Homer latest example of Stanton's progression

Homer latest example of Stanton's progression

SAN DIEGO -- When it comes to hitting a baseball far, Giancarlo Stanton has always been in a class of his own.

Now the Marlins' slugger is developing an approach that is making him one of the most dangerous overall hitters in the game.

Stanton's game-winning, two-run home run in the 11th inning on Thursday night at San Diego is the latest example.

In the decisive at-bat, Padres reliever Dale Thayer had made Stanton look bad with a fastball to make the count 0-2.

It's not like Stanton completely set up Thayer for the next pitch, but the 24-year-old had a pretty good idea he would see another fastball. When he did, he took an easy swing, the ball blistered to center over the fence and the Marlins were on their way to a 3-1 win.

Stanton, normally stoic on the field, couldn't help but smile after connecting.

"That's the last thing I expected ... the way the game was, and that at-bat," Stanton said. "He pitched me the way I was acting in that at-bat. It was more of I knew what was coming. I didn't try to do too much with it. I didn't expect to do that."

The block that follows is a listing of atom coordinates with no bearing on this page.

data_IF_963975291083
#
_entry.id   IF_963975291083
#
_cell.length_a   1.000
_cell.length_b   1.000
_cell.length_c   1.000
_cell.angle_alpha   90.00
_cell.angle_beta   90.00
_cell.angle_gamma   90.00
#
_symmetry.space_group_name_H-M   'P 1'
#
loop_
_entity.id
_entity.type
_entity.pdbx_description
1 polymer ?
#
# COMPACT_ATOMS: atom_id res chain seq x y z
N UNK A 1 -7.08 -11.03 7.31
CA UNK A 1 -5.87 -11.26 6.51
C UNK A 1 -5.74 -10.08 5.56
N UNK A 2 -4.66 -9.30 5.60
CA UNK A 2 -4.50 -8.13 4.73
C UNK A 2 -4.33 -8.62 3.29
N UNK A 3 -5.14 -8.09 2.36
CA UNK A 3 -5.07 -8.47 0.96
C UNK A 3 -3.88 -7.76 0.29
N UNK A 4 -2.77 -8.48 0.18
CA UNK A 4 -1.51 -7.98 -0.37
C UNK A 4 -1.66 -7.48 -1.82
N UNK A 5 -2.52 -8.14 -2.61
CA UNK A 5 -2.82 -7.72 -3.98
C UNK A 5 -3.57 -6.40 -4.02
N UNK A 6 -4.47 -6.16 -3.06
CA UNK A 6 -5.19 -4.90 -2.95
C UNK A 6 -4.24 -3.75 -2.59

Stanton leads the National League with 11 homers. His 40 RBIs pace the big leagues. Keep in mind, the slugger drove in just 62 runs in an injury-plagued 2013.

Now he's emerging as an all-around player, and he's moving up the charts in Marlins' history. Stanton has 128 career homers, which is one behind Derrek Lee for fifth place overall. Since Stanton broke into the big leagues on June 8, 2010, only Jose Bautista and Miguel Cabrera have hit more home runs in that time frame. Both have 143.

"I don't know if there is a limit," Miami manager Mike Redmond said on Stanton's potential. "I think he's still getting better and still improving. That's probably scary, right? His power is unbelievable. He's still learning his approach and the pitches he can hit and the pitches he can't hit. He's still a young guy. He's still really young."

Surrounded by more veterans, Stanton is able to relax and do his part without feeling he has to do too much.

"He's been great this year," Redmond said. "He's moving around, having fun. You can tell, he's smiling, he's happy. He's just a totally different guy this year from last year.

"I think last year was unfair to him. He felt like he had to do it all. That's not fair for any player. I think this year, we brought some help around him. Good guys who have won. I think that's made him enjoy this a lot more."

Joe Frisaro is a reporter for MLB.com. He writes a blog, called The Fish Pond. Follow him on Twitter